Local News

  • Optic Shadow

    Editor’s note: The Optic, as it has done in the past, took in a “job shadow” this school year. The annual program is under the supervision of Karlas Ulibarri-Boyle and April Ortiz. Brandy Lucero, a student at Memorial Middle School, spent Thursday mornings for about two months learning how the newspaper functions by carrying out her assignment: Interview Optic employees and write a story about how the Optic is produced, and a personal column about what she learned. The following is a result of her work.

  • Refuge road work underway

    Submitted to the Optic

    The U.S. Fish and Wildlife Service, in partnership with San Miguel County and the New Mexico Department of Game and Fish, are working together to rehabilitate a 1.3 mille stretch of County Road 22C and three wildlife viewing parking lots.

  • Fire burning near Gallinas

    Crews on Thursday were battling a 95-acre blaze burning west of Gallinas near Evergreen Valley.

    The Middleton fire was 38 percent contained as of Thursday morning. Santa Fe National Forest officials believe it was started by a downed power line.

    “This is an early warning sign,” said Lawrence Lujan, a spokesman with the forest service.

    He said the dry winter has increased the fire danger, and people need to be careful because conditions exist for a big fire.

  • Looking Back

    In 1968

    Monday, Nov. 11 — New Mexico State Hospital is offering tours to groups and individuals interested in learning about the program of treatment of mental illness. Dave Jewell, new director of volunteer services at the hospital here, is drumming up participation from senior high school and college students and civic and church groups... The two-hour tours include trips to patients' wards and opportunities to speak with members of the professional staff. Arrangements should be made in advance.

  • Looking ahead

    Fiesta this Saturday

    Fiesta de la Hispanidad is taking place this weekend at Illfeld Auditorium. The annual event will begin at 6:30 p.m. Saturday, with doors opening at 6 p.m. Admission is $4. The event is sponsored by Community First Bank, NMHU President Jim Fries, and the NMHU School of Social Work.

  • Weather

    Sunny, with a high near 61. Windy, with a west wind 10-15 mph, increasing to 25- 30 mph. Winds could gust as high as 40 mph. Partly cloudy at night, with a low around 30. Windy, with a west wind 25-30 mph, decreasing to 15-20 mph. Winds could gust as high as 40 mph.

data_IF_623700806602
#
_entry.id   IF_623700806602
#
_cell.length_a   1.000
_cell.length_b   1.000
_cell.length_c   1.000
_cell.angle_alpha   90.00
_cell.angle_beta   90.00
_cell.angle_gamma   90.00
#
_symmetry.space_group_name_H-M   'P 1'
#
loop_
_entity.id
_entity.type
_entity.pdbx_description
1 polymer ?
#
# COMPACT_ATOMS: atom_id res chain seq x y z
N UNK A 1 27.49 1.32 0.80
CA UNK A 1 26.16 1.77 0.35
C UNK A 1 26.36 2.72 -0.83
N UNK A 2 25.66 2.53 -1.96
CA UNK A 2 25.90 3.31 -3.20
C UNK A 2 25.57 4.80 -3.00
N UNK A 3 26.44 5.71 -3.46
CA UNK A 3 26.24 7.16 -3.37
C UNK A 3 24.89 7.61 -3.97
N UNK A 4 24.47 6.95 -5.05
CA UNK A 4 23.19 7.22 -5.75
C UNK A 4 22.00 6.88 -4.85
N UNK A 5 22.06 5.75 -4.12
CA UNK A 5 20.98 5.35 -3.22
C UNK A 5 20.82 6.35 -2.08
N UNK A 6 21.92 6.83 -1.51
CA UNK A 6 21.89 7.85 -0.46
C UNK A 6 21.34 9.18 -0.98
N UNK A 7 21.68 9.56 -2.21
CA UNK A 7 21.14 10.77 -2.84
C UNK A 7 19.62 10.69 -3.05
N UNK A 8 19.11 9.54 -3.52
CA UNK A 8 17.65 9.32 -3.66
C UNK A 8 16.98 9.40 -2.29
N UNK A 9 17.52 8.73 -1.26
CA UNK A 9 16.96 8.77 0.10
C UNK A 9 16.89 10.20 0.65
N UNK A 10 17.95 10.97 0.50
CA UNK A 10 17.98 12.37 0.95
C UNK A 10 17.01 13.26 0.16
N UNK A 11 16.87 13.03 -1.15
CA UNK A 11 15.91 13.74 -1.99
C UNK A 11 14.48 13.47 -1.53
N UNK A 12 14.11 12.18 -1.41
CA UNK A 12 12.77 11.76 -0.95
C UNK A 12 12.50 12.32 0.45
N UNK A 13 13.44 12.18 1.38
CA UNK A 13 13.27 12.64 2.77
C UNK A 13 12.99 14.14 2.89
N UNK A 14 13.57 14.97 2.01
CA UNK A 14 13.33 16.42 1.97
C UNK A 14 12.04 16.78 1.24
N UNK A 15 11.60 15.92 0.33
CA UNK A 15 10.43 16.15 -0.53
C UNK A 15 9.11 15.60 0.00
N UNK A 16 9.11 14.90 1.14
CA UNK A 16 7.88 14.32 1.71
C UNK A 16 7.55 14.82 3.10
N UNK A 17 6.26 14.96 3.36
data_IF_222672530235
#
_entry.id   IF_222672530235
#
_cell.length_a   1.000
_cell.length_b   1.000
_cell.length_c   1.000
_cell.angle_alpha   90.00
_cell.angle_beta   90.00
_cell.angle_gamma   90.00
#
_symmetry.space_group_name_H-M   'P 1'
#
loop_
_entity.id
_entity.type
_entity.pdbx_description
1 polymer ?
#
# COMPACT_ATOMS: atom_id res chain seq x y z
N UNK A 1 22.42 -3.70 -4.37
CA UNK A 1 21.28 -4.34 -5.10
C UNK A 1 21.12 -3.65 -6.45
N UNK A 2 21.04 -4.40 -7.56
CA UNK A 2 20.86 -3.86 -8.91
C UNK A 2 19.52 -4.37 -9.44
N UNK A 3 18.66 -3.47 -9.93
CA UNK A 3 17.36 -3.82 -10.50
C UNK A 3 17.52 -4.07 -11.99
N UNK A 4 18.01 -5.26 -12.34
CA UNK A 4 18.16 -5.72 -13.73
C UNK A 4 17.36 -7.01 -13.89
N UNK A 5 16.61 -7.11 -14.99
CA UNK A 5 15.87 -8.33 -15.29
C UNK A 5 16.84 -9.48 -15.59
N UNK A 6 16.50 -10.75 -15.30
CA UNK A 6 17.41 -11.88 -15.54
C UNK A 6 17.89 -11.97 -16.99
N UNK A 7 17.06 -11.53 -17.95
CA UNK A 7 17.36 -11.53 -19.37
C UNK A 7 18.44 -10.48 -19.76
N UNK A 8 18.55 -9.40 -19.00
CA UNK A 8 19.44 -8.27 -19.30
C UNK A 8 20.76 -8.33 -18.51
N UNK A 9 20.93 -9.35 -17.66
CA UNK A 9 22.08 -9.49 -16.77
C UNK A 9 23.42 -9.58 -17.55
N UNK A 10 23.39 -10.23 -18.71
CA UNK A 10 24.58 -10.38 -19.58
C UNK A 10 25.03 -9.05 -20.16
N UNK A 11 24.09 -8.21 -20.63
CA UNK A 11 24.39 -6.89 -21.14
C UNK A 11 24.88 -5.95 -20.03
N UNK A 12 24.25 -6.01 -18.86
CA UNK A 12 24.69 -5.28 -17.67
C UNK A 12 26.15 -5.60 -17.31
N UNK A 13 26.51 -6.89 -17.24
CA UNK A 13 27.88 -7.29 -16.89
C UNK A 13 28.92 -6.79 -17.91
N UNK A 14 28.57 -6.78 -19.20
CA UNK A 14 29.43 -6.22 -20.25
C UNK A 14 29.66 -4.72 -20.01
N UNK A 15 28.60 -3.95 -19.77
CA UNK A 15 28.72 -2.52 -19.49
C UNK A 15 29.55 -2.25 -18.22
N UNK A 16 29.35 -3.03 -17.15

Mostly sunny, with a high near 60. West wind 15-20 mph, with gusts as high as 30 mph. Partly cloudy at night, with a low around 31.


  • FYI

    Sunday was the beginning of spring in New Mexico, and here comes the hay fever. Male junipers loaded with pollen are the most likely culprit. People can be allergic to other trees or plants that bloom in spring, but juniper is considered the worst in the state. The severity and length of spring allergies depend on weather conditions and vary year to year.

  • In Brief

    From The Associated Press

    Village settles lawsuit

    MELROSE — The village of Melrose has settled a discrimination lawsuit filed by the former police chief, but neither side will release the terms of the agreement.

    The state Department of Workforce Solutions has said former Police Chief Jennifer Dreiling asked for dismissal of a human rights claim against former Mayor Lance Pyle and the village after reaching a settlement in February.

  • Session yields mixed results

    Teachers and other state employees will see their take-home pay shrink.

    Students at New Mexico Highlands University will likely see their tuition jump by at least 3 percent.

    And more than $14 million in infrastructure improvement projects at the New Mexico Behavioral Health Institute will have to wait a while longer.

    Those are among the outcomes of the legislative session that wrapped up Saturday.

  • Preserving History

    By Don Pace and Martín Salazar
    Las Vegas Optic

    Back in the late 1800s and early 1900s, the E Romero Hose & Fire Co. building on Bridge Street was home to a hook and ladder team that relied on horses to get to fires.

    In an attempt to preserve some of that history, E. Romero Hose & Fire Co. volunteers have agreed to transfer the historic building to the city under the condition that it be used for a firefighters memorial and museum.

    From 1884 to the 1970s volunteer firefighters manned the E. Romero Fire Co. on Bridge.